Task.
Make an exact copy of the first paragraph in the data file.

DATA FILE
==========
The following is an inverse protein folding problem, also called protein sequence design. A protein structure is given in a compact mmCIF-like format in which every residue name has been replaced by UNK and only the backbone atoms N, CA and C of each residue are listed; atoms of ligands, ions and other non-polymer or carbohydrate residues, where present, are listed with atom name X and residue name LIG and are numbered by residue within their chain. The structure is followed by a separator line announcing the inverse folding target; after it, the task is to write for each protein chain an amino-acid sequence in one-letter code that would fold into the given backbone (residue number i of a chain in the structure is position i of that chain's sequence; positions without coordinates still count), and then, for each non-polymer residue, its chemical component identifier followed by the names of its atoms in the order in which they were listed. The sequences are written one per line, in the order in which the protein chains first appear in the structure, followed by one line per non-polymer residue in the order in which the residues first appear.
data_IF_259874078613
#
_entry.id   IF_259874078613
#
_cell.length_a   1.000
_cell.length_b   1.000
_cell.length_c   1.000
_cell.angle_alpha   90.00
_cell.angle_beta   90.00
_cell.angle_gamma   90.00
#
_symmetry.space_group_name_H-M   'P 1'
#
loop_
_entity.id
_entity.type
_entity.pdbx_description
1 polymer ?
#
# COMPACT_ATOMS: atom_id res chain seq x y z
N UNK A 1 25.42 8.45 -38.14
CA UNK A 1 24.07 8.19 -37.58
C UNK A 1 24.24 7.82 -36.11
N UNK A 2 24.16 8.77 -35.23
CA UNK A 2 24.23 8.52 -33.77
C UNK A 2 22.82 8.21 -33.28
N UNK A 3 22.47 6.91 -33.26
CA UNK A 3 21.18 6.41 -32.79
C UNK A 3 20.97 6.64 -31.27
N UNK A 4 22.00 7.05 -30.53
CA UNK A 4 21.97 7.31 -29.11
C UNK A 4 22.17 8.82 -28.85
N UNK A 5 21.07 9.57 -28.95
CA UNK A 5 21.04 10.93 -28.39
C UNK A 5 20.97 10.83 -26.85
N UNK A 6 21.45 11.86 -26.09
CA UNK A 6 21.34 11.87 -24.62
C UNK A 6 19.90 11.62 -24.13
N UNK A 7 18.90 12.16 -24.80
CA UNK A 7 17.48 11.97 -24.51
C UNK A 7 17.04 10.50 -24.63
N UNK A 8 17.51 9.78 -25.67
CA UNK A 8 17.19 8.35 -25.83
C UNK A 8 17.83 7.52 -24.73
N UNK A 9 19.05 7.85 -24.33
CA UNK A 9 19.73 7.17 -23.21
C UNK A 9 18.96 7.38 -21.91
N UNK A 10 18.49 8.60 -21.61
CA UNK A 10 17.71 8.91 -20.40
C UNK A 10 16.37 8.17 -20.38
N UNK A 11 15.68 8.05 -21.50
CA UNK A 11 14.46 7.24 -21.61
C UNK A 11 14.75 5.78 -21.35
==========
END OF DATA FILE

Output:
The following is an inverse protein folding problem, also called protein sequence design. A protein structure is given in a compact mmCIF-like format in which every residue name has been replaced by UNK and only the backbone atoms N, CA and C of each residue are listed; atoms of ligands, ions and other non-polymer or carbohydrate residues, where present, are listed with atom name X and residue name LIG and are numbered by residue within their chain. The structure is followed by a separator line announcing the inverse folding target; after it, the task is to write for each protein chain an amino-acid sequence in one-letter code that would fold into the given backbone (residue number i of a chain in the structure is position i of that chain's sequence; positions without coordinates still count), and then, for each non-polymer residue, its chemical component identifier followed by the names of its atoms in the order in which they were listed. The sequences are written one per line, in the order in which the protein chains first appear in the structure, followed by one line per non-polymer residue in the order in which the residues first appear.